Is­land par­adise be­com­ing a get­away re­sort

China Daily (USA) - - TOP NEWS - By LIANG SHUANG in Shengsi, Zhe­jiang liang­shuang@chi­

An iso­lated is­land, a lim­ited num­ber of tourists and el­e­gantly dec­o­rated guest­houses sounds like a par­adise for a week­end get­away from metropoli­tan mad­ness, which is ex­actly what Hua­niao Is­land, in Shengsi, Zhe­jiang prov­ince, of­fers, thanks to res­i­dents’ ef­forts to re­store the ecosys­tem.

Lo­cated at the mouth of the Yangtze River, a few hours away from the me­trop­o­lises of Shang­hai and Hangzhou, Hua­niao and other is­lands in Shengsi have been a fish­er­men’s par­adise for cen­turies. It’s the core area of the Zhoushan fish­ing ground, long considered the largest of its kind in­China and one of the big­gest world­wide.

Ac­cord­ing to lo­cal year­books, the an­nual har­vest ac­counted for 20 per­cent of China’s to­tal fish­ery yield at its peak.

But due to over­fish­ing, as well as pol­lu­tion from the Yangtze River and the coastal shore, yields have plunged since the 1980s.

Al­most all pine trees on the is­land were wiped out by par­a­sites present in fur­ni­ture from the main­land, with the for­est cov­er­age rate plung­ing by more than 20 per­cent at the start of the 21st cen­tury. The govern­ment has since in­vested 10 mil­lion yuan ($1.5 mil­lion) an­nu­ally to ad­dress the is­sue.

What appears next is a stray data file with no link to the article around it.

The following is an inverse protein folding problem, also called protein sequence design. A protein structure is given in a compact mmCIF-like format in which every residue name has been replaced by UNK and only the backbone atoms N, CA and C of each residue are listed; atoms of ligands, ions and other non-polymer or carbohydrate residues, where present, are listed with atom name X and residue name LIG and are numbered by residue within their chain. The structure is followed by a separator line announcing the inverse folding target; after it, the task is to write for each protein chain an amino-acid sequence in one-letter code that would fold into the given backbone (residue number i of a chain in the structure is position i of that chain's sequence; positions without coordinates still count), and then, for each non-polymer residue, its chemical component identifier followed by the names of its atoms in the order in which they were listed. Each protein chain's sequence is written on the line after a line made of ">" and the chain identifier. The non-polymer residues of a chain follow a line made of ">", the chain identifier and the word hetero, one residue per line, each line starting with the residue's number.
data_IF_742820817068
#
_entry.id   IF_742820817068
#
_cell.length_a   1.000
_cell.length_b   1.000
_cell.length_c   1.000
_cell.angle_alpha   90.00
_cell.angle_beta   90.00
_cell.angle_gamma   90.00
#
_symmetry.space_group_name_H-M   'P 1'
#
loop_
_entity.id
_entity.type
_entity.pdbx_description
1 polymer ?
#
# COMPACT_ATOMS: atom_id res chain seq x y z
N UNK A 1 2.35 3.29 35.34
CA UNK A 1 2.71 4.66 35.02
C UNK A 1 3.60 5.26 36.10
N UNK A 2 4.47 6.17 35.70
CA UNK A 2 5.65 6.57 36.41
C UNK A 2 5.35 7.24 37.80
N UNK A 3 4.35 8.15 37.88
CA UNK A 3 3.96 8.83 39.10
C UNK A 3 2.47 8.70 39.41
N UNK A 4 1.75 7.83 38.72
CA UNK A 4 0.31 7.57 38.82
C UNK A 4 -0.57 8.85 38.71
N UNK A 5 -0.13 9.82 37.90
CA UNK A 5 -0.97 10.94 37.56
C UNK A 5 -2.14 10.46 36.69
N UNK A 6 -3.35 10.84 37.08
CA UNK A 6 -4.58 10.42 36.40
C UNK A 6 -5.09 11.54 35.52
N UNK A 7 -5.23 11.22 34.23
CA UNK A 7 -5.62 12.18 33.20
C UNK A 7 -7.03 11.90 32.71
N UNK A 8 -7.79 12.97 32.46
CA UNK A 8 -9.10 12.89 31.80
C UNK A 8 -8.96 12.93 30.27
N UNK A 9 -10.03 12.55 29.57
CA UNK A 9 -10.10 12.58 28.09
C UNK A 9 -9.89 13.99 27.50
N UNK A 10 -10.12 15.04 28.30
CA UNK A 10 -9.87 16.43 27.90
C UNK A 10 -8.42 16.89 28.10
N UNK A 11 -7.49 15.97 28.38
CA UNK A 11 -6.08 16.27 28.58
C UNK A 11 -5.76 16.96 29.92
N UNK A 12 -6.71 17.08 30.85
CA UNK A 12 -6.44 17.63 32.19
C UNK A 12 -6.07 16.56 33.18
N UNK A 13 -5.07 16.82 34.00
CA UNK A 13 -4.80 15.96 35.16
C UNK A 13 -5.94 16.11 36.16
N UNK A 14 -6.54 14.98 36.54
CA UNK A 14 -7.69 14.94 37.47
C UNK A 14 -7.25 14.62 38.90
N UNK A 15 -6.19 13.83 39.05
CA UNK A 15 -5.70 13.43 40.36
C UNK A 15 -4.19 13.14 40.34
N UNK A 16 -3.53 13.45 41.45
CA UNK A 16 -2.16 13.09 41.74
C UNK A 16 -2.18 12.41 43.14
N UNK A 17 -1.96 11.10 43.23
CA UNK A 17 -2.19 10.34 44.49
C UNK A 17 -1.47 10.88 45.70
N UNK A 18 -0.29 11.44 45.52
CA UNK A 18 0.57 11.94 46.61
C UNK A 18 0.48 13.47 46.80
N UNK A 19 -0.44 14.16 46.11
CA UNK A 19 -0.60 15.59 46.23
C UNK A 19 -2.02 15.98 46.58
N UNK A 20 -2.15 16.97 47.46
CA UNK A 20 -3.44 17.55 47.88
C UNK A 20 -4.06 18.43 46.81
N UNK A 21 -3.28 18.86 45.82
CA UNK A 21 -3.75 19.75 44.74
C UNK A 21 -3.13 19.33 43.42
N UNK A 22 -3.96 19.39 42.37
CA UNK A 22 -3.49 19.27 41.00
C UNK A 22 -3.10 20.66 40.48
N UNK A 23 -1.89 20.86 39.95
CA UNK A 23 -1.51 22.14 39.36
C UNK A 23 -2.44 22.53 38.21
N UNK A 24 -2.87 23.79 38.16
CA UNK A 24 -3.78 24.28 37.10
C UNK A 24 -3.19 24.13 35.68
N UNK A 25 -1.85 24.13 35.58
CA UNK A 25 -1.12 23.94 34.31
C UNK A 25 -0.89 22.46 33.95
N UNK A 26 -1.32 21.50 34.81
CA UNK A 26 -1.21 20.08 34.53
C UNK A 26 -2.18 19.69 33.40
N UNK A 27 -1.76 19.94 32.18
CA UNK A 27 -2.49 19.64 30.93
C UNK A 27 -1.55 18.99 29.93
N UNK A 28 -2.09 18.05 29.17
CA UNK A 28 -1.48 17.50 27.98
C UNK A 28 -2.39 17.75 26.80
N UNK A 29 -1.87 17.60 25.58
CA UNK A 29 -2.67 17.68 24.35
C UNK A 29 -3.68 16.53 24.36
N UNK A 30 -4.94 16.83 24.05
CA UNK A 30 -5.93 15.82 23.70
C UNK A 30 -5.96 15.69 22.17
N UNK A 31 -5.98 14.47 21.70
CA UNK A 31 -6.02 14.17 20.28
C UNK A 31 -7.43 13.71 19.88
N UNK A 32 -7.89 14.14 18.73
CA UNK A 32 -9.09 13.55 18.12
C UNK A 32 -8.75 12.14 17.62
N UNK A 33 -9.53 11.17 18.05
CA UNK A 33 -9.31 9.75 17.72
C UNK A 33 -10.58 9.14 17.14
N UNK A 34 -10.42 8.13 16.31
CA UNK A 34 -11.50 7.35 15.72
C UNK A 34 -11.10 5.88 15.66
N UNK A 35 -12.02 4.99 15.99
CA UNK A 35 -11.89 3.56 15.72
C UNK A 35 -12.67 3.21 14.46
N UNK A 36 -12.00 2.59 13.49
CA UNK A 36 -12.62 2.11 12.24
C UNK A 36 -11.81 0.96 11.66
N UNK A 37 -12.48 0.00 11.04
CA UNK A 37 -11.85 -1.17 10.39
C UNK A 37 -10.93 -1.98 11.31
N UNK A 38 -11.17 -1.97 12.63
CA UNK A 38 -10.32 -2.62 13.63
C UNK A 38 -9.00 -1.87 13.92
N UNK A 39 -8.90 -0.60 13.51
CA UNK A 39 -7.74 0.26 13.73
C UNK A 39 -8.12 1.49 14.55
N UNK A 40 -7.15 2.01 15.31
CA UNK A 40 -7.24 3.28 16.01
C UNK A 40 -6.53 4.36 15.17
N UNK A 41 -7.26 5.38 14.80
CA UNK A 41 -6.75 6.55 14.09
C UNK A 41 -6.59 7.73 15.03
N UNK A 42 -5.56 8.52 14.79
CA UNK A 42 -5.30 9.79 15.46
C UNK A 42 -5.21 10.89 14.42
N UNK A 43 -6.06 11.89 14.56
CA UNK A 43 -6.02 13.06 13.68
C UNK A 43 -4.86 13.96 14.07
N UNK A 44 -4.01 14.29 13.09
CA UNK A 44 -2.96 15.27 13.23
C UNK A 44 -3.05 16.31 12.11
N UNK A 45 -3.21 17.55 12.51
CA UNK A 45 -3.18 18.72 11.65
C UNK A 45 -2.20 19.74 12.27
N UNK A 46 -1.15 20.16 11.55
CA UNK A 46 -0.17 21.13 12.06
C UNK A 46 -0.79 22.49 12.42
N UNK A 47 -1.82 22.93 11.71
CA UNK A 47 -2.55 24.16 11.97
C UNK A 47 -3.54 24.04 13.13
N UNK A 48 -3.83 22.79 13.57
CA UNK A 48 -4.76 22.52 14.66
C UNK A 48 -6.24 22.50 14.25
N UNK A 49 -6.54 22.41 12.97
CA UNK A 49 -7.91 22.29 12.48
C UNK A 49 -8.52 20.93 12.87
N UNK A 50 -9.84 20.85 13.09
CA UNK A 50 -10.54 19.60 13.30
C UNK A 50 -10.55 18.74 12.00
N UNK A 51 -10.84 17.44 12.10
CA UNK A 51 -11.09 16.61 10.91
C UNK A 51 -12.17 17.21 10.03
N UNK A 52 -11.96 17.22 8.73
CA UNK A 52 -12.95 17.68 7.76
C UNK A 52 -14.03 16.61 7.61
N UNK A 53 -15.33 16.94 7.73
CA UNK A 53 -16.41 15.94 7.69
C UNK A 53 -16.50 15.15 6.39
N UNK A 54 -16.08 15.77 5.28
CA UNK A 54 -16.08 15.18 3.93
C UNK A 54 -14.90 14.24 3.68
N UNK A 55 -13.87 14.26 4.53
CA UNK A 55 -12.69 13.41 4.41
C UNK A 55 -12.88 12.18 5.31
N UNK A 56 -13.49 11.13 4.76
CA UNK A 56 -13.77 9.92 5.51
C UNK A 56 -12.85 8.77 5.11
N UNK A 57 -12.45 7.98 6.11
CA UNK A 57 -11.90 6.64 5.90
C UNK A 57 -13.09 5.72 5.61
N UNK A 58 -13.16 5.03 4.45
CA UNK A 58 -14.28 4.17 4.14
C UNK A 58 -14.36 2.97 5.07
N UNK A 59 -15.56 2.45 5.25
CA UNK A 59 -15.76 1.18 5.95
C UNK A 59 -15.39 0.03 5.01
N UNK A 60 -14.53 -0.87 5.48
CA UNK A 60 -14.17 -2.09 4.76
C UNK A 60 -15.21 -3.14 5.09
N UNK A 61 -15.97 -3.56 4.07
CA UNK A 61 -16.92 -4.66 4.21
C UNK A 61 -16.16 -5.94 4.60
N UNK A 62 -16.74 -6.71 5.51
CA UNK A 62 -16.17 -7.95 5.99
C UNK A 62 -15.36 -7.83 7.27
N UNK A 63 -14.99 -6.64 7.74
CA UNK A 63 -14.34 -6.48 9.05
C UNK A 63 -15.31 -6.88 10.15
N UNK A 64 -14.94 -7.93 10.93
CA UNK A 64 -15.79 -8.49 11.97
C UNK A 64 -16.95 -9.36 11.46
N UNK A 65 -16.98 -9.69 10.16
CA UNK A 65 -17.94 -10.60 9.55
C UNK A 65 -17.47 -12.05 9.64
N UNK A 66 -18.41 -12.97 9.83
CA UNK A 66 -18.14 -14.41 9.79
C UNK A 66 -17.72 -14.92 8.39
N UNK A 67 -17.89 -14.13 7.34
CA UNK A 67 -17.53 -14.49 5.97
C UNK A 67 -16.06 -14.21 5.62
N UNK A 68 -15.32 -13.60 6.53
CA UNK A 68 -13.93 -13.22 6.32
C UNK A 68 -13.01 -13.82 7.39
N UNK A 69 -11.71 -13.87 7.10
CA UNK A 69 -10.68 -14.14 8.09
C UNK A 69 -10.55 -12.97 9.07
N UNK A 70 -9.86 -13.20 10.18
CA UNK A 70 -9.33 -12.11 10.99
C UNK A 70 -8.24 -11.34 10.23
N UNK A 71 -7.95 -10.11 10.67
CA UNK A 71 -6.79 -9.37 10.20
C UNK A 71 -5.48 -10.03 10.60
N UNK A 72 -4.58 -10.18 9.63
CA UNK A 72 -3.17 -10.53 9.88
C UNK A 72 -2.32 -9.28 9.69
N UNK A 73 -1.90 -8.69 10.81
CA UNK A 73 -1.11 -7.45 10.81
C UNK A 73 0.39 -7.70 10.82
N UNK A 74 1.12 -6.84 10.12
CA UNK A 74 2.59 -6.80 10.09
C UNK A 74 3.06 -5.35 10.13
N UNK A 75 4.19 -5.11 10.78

“The ecosys­tem is al­ways so frag­ile on is­lands like ours,” said Tang Jinji, deputy head of Shengsi county.

Lo­cals be­gan to re­al­ize the need to take bet­ter care of their en­vi­ron­ment.

For bet­ter reg­u­la­tion, small wooden fish­ing boats have been­re­placed­by­big steel ships. Small fish have been re­leased into the ocean and har­vest­ing has been banned dur­ing spawn­ing sea­son. Thou­sands of hectares of mus­sel farms have be­come a ma­jor source of in­come, while mus­sels also help to clean the wa­ter.

Con­ser­va­tion zones and reef restora­tion pro­grams have been adopted, and au­thor­i­ties have started mon­i­tor­ing poach­ers, who face strict fines if caught.

In ad­di­tion to the trans­for­ma­tion of the fish­ing in­dus­try, tourism has played a key role. Once a boat cap­tain, Hong Yongjun is now the owner of an ocean-themed guest­house. Vis­i­tors can en­joy the ocean viewand mu­rals made by fish­er­men’s wives, as well as go on fish­ing trips.

“We’ve been de­vel­op­ing this in­dus­try since 2006,” said Zhang Zhiyan, head of Tian’ao vil­lage.

The “Five Fish­ing Vil­lages of the East Sea”, which in­cludes Tian’ao and four neigh­bor­ing vil­lages, pro­vide fish­ing ex­pe­ri­ence, each with a unique style.

About 30 kilo­me­ters to the north­east liesHua­niao Is­land, where the Hua­niao Light­house has been guid­ing ships since 1870. The is­land now of­fers tours for a lim­ited num­ber of guests cen­tered at the light­house. The tour lim­its vis­i­tors to one boat— hold­ing 280 peo­ple at most — and in­cludes a two-night stay in guest­houses on the is­land.

“We’re very cau­tious when it comes to the en­vi­ron­men­tal ca­pac­ity of the is­land, plus we don’t plan to build any big, fancy ho­tels,” Wang said. “So it’s ac­tu­ally dif­fi­cult to make a book­ing dur­ing the summer.”

“This fits our idea of high­end tourism, as we are build­ing China’s first high-end mi­cro-re­sort on an out­ly­ing is­land,” said Cao Ji­ayan, head of theHua­niaoTouris­mDevel­op­ment Com­pany.

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